Community Building in the Shepherd of Hermas
, Mark Grundeken investigates key aspects of Christian community life as reflected upon in the early Christian writing the
Shepherd of Hermas (2nd century C.E.). Grundeken’s thematic study deals with various topics: the community’s identity, including its (alleged) ‘Jewish Christianness’, (lack of) resurrection belief, sectarian tendencies and its relation to the authorities and to the emperor cult; social features, encompassing gender roles and charity; and rituals such as baptism,
metanoia, Eucharistic meals, the Sunday collection, dancing (and singing), the ‘holy kiss’ and reading of Scripture. The many fruitful entries prove
Hermas to be one of the main texts for studying the development of community building in the early church.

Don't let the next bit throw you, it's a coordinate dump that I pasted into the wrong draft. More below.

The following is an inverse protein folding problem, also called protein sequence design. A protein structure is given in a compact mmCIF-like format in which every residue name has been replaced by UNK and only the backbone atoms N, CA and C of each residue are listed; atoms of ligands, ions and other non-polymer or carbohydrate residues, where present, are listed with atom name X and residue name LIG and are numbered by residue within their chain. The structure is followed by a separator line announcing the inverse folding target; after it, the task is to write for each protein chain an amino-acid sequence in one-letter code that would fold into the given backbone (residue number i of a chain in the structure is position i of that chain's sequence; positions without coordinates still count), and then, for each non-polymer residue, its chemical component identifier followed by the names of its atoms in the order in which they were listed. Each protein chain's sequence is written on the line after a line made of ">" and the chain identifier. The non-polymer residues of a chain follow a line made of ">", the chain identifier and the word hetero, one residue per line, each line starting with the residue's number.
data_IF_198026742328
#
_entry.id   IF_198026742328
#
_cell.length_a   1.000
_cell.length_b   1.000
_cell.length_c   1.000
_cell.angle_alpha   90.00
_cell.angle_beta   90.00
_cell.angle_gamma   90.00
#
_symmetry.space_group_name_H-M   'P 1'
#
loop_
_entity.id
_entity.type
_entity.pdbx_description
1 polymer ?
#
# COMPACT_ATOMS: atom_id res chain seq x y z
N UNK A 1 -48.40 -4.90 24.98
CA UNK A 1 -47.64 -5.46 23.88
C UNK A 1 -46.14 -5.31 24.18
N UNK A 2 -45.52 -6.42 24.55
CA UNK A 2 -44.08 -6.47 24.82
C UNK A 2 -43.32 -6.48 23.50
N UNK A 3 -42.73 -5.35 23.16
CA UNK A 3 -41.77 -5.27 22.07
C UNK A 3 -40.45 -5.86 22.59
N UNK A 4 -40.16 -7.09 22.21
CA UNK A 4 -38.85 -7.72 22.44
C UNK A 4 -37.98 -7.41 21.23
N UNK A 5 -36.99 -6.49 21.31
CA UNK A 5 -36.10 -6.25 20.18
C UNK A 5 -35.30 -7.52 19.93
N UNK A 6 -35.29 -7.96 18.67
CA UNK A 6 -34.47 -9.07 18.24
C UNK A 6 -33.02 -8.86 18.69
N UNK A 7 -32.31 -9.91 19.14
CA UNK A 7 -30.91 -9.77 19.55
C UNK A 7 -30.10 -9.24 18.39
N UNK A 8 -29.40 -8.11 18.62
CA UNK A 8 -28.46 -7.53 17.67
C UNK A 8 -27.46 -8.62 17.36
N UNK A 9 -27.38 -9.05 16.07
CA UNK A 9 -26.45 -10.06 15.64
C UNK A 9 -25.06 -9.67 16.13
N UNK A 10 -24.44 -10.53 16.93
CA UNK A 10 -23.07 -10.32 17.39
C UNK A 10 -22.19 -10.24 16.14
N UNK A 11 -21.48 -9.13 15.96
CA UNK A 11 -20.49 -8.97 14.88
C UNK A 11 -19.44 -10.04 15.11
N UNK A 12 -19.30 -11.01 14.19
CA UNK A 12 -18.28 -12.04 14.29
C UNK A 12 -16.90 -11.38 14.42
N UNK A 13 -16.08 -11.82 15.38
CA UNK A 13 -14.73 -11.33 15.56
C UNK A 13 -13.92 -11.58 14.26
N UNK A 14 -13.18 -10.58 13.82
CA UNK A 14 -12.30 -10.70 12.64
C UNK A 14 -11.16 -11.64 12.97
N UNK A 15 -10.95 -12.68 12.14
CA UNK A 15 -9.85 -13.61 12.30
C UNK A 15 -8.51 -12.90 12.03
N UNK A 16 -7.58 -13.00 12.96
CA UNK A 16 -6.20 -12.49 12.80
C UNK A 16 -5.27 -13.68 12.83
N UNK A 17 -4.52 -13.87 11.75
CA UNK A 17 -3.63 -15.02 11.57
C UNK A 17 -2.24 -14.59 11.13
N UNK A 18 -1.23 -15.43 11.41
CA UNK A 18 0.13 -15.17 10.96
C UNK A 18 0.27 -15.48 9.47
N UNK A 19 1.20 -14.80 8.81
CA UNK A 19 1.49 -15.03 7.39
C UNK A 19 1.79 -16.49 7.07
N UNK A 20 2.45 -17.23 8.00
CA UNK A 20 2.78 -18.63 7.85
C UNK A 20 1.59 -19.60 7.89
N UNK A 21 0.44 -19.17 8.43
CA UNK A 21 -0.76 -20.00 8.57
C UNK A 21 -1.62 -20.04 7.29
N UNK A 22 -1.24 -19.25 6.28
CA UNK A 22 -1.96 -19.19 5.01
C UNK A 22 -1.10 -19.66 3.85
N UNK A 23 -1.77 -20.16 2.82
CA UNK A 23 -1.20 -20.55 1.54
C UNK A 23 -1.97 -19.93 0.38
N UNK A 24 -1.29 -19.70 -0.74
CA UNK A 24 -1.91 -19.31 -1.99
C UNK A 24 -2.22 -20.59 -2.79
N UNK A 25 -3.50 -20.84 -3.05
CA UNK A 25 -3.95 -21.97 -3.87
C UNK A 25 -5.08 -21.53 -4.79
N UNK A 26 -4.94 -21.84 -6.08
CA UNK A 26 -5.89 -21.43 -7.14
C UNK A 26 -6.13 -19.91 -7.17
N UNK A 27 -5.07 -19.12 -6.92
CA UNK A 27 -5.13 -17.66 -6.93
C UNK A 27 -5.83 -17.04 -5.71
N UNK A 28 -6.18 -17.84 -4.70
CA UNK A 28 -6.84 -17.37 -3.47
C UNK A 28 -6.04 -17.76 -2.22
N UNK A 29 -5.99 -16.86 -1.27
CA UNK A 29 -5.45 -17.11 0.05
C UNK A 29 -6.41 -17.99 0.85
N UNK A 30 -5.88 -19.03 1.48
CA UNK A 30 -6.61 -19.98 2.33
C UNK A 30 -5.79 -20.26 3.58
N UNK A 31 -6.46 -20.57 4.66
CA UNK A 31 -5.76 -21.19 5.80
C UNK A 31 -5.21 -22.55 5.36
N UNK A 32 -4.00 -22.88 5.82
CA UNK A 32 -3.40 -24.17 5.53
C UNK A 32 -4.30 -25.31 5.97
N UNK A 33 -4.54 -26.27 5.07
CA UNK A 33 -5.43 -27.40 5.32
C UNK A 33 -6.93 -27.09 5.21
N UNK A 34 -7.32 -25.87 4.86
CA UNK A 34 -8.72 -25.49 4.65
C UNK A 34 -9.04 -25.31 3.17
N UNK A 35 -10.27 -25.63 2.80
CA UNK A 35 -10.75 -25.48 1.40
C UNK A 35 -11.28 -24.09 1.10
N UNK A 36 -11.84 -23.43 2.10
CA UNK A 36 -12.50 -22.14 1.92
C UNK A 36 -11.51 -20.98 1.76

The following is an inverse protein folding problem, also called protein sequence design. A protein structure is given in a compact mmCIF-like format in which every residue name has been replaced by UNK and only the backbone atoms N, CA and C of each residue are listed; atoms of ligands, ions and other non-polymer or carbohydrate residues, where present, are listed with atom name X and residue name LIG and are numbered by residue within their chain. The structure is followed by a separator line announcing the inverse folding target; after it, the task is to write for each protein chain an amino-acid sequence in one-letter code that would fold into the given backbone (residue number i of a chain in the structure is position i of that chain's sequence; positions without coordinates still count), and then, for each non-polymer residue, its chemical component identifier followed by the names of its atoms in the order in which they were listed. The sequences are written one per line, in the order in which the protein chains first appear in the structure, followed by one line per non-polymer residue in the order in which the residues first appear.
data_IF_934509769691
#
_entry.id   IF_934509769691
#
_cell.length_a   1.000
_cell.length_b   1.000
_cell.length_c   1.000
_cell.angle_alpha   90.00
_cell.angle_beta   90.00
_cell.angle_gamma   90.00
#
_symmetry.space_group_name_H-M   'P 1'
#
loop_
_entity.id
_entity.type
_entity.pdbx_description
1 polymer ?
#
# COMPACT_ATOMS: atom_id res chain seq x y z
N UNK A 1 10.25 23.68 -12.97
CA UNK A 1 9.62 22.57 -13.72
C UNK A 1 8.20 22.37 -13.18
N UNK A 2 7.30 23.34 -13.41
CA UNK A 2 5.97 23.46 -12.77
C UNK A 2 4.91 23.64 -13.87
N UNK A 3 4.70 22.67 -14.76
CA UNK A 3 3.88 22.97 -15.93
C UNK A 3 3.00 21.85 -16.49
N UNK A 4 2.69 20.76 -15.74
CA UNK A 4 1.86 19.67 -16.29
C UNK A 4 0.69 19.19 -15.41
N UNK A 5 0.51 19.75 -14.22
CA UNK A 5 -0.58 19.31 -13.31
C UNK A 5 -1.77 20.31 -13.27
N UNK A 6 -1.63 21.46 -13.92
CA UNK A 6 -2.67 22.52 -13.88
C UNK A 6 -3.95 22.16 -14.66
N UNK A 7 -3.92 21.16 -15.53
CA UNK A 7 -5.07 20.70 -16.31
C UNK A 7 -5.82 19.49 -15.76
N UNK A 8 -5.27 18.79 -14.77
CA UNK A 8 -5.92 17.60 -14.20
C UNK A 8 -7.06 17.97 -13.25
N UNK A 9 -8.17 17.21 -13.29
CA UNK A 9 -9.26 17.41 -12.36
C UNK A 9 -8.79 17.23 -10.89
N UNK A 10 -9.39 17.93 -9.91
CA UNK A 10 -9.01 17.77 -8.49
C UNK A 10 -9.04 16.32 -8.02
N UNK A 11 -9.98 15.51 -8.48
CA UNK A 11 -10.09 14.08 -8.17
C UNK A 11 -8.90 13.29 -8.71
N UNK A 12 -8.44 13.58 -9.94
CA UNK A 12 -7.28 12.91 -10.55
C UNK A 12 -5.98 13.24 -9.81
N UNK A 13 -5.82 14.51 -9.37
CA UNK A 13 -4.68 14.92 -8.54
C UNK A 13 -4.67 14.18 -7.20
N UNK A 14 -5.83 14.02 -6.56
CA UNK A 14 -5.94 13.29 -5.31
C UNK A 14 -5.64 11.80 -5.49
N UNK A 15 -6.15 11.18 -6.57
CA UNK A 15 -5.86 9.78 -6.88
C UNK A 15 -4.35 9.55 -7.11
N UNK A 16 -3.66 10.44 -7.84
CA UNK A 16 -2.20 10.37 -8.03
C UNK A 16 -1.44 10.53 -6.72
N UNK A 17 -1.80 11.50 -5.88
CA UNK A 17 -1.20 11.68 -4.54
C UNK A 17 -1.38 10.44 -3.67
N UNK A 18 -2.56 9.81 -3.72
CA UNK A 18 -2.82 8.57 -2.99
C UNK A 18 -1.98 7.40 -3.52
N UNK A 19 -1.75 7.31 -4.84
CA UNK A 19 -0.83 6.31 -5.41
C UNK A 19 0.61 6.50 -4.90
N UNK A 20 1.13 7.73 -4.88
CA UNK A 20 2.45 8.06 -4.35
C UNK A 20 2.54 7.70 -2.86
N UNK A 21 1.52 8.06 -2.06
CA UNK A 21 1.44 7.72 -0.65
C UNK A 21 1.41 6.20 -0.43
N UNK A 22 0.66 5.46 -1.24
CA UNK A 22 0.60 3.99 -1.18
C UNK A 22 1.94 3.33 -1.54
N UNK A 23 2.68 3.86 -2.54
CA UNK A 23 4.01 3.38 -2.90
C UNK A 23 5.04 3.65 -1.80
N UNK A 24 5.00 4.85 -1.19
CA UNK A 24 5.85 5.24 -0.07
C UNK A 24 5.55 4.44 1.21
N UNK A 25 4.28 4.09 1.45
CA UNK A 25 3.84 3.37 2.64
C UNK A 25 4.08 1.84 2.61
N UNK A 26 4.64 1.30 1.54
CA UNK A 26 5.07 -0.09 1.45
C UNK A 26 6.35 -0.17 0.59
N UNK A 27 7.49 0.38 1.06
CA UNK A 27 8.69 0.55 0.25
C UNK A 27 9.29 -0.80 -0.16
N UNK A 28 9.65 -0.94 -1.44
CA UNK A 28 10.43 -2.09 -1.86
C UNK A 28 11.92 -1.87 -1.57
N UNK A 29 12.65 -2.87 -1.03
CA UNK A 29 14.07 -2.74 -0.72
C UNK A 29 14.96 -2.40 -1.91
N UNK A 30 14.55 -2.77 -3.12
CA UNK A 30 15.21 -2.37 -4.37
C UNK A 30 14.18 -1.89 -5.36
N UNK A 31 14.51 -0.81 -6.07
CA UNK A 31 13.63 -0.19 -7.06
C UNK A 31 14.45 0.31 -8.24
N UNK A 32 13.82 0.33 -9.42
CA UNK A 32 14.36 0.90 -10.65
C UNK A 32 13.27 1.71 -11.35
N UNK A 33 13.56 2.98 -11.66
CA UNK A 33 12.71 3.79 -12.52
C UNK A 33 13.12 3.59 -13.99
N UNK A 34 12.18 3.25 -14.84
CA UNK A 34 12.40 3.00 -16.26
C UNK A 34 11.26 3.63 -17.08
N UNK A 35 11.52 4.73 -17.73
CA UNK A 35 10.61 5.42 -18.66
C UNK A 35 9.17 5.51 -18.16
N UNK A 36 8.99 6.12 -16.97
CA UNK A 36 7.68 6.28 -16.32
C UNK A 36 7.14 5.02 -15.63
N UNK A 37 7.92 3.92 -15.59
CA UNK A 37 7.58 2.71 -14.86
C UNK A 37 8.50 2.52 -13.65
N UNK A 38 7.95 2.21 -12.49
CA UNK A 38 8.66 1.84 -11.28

Mark Grundeken, Ph.D. (2013), KU Leuven, is Akademischer Rat at the University of Freiburg, Germany. He has published several articles on early Christianity and edited with Joseph Verheyden the volume
Early Christian Communities between Ideal and Reality (Mohr Siebeck, 2015).
This is a careful and balanced treatment of a difficult text. It helps to illuminate certain dimensions of the community that its author constructed or envisioned, and is a model of careful and sober historical analysis. Andrew Gregory, The Journal of Ecclesiastical History, 2017
Table of contents
1. Jewish Christianity
2. Resurrection Belief
4. The Roman Empire
7. Baptism and
Metanoia 8. Community Meals
9. The Sunday Collection
10. Dancing (and Singing)
11. The “Holy Kiss”
All interested in early Christian community life, including its identity formation, social outlook and rituals, and anyone concerned with the writings of the Apostolic Fathers.